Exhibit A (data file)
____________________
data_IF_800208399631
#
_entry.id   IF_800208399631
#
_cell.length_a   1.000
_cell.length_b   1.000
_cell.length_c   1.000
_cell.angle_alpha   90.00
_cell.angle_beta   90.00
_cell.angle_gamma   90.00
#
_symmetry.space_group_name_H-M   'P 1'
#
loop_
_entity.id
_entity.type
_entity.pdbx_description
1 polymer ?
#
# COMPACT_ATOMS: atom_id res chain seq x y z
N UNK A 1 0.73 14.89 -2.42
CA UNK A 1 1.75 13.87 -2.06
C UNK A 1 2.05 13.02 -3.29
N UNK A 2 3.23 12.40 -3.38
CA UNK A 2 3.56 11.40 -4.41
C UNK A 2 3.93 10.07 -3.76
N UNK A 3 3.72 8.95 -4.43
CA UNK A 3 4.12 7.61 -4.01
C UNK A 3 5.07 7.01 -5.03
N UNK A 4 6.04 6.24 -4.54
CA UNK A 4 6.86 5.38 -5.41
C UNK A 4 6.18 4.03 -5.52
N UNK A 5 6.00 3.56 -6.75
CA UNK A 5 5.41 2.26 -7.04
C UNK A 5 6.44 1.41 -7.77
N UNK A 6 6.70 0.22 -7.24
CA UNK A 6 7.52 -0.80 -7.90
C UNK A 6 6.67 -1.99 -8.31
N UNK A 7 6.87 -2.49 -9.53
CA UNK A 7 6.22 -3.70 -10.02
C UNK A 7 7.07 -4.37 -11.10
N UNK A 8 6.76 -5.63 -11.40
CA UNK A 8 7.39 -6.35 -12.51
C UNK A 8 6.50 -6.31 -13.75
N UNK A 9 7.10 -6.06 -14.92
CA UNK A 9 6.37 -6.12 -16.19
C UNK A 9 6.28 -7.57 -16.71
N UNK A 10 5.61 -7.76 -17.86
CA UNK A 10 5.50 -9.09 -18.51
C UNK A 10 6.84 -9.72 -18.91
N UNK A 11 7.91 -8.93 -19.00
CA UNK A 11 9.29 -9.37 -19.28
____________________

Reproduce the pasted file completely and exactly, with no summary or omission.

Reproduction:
data_IF_800208399631
#
_entry.id   IF_800208399631
#
_cell.length_a   1.000
_cell.length_b   1.000
_cell.length_c   1.000
_cell.angle_alpha   90.00
_cell.angle_beta   90.00
_cell.angle_gamma   90.00
#
_symmetry.space_group_name_H-M   'P 1'
#
loop_
_entity.id
_entity.type
_entity.pdbx_description
1 polymer ?
#
# COMPACT_ATOMS: atom_id res chain seq x y z
N UNK A 1 0.73 14.89 -2.42
CA UNK A 1 1.75 13.87 -2.06
C UNK A 1 2.05 13.02 -3.29
N UNK A 2 3.23 12.40 -3.38
CA UNK A 2 3.56 11.40 -4.41
C UNK A 2 3.93 10.07 -3.76
N UNK A 3 3.72 8.95 -4.43
CA UNK A 3 4.12 7.61 -4.01
C UNK A 3 5.07 7.01 -5.03
N UNK A 4 6.04 6.24 -4.54
CA UNK A 4 6.86 5.38 -5.41
C UNK A 4 6.18 4.03 -5.52
N UNK A 5 6.00 3.56 -6.75
CA UNK A 5 5.41 2.26 -7.04
C UNK A 5 6.44 1.41 -7.77
N UNK A 6 6.70 0.22 -7.24
CA UNK A 6 7.52 -0.80 -7.90
C UNK A 6 6.67 -1.99 -8.31
N UNK A 7 6.87 -2.49 -9.53
CA UNK A 7 6.22 -3.70 -10.02
C UNK A 7 7.07 -4.37 -11.10
N UNK A 8 6.76 -5.63 -11.40
CA UNK A 8 7.39 -6.35 -12.51
C UNK A 8 6.50 -6.31 -13.75
N UNK A 9 7.10 -6.06 -14.92
CA UNK A 9 6.37 -6.12 -16.19
C UNK A 9 6.28 -7.57 -16.71
N UNK A 10 5.61 -7.76 -17.86
CA UNK A 10 5.50 -9.09 -18.51
C UNK A 10 6.84 -9.72 -18.91
N UNK A 11 7.91 -8.93 -19.00
CA UNK A 11 9.29 -9.37 -19.28